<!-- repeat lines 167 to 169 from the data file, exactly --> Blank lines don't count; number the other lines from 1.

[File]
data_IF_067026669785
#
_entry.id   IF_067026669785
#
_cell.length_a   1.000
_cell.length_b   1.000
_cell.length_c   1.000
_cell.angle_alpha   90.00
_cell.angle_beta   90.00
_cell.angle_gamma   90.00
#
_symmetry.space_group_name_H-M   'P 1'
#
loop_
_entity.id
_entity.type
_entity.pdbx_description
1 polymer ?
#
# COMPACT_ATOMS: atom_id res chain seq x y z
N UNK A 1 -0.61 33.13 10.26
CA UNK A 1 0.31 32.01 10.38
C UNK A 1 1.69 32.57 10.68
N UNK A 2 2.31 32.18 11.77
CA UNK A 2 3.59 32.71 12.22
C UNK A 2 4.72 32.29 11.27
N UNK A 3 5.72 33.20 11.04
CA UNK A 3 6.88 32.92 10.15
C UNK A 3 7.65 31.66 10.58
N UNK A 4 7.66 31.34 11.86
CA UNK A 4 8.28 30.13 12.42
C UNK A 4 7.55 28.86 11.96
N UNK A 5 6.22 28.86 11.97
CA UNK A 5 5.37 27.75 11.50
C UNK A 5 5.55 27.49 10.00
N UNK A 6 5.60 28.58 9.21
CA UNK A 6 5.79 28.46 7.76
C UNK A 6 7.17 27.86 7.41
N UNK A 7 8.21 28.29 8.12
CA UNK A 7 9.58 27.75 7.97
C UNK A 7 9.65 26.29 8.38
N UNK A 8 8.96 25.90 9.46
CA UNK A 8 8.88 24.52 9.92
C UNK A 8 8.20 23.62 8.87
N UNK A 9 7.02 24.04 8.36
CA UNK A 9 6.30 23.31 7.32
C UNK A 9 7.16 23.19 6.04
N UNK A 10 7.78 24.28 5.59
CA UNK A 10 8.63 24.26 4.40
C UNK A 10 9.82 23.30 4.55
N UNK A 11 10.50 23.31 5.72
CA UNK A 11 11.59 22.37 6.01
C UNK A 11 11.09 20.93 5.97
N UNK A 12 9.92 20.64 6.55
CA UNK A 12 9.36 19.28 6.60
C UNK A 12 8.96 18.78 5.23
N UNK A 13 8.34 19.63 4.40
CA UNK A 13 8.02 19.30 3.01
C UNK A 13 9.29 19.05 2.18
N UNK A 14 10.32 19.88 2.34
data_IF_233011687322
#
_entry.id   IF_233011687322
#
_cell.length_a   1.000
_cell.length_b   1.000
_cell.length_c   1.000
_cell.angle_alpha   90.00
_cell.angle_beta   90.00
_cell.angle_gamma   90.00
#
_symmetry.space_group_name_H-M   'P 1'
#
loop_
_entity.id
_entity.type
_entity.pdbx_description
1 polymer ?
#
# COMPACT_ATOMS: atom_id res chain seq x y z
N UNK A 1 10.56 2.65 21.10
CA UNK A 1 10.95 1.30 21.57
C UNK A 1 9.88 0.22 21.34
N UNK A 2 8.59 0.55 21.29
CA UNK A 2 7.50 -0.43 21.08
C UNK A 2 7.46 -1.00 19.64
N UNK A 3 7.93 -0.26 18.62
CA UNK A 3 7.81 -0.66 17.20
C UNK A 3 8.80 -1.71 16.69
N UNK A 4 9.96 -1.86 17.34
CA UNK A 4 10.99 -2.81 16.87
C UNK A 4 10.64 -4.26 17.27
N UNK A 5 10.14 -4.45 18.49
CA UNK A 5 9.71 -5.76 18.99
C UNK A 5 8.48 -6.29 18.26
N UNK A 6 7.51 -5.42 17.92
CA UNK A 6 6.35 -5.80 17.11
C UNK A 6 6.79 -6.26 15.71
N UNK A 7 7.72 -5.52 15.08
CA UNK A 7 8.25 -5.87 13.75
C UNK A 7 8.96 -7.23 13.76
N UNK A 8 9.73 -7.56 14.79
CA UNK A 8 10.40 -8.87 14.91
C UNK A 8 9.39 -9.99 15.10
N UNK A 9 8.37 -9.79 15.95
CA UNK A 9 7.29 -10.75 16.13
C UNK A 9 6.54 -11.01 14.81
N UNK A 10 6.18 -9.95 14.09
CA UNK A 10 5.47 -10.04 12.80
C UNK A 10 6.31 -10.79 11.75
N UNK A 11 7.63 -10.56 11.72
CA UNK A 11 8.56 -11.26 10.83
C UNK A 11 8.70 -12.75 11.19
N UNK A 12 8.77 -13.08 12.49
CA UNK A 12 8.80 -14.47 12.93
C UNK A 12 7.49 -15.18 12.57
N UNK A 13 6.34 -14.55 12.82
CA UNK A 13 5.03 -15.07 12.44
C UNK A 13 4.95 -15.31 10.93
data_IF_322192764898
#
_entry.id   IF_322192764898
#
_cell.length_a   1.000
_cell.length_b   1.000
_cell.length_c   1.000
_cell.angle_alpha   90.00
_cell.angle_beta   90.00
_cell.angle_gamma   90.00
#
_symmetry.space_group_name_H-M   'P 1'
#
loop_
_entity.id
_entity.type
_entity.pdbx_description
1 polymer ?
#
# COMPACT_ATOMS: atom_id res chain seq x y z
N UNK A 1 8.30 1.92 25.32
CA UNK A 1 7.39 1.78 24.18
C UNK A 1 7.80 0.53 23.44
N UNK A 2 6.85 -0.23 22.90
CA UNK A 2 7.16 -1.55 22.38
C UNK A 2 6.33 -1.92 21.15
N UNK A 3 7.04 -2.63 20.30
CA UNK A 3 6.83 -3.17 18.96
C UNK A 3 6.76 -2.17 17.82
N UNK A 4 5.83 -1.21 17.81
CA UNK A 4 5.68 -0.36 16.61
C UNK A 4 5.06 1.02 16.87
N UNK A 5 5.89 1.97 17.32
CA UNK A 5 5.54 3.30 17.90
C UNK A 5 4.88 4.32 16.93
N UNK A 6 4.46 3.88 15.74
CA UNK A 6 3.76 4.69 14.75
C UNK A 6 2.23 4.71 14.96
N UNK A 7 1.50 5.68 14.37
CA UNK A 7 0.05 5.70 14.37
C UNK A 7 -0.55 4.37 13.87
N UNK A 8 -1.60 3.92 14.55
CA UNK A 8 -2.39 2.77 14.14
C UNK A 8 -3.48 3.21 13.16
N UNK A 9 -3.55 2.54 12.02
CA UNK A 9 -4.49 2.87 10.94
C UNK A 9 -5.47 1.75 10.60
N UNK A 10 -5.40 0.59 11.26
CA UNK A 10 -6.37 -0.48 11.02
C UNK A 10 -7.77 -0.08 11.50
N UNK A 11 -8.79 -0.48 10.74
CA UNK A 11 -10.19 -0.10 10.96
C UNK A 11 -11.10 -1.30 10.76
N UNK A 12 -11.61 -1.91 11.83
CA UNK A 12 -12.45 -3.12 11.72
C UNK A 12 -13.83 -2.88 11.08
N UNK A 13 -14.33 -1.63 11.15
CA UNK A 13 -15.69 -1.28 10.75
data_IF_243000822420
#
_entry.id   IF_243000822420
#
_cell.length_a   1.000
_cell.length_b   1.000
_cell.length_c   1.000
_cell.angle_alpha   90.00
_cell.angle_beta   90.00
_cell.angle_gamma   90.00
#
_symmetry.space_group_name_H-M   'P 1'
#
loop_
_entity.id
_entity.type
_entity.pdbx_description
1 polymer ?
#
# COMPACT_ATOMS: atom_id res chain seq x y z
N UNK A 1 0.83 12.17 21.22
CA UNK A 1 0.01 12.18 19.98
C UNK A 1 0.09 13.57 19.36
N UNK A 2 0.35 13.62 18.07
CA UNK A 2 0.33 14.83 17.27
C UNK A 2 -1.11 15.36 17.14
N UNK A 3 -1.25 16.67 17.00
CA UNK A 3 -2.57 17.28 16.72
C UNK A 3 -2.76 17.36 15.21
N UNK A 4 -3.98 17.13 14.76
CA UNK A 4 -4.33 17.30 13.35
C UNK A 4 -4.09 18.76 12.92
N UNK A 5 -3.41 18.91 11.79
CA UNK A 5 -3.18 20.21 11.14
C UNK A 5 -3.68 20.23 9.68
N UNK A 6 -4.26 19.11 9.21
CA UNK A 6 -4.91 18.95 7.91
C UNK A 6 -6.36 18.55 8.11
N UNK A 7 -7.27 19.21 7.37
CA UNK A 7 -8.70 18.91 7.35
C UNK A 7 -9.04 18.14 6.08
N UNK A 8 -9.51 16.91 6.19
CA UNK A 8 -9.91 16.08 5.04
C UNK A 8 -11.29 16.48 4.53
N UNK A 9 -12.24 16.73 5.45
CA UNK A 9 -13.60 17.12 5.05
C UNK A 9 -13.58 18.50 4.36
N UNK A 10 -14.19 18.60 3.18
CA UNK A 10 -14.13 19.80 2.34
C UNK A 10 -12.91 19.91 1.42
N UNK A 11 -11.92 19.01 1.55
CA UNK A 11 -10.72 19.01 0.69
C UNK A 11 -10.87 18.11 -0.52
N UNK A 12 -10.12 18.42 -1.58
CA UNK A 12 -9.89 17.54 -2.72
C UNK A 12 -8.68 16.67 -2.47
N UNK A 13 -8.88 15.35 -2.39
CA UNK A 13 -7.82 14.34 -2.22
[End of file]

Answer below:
N UNK A 10 -5.40 0.59 11.26
CA UNK A 10 -6.37 -0.48 11.02
C UNK A 10 -7.77 -0.08 11.50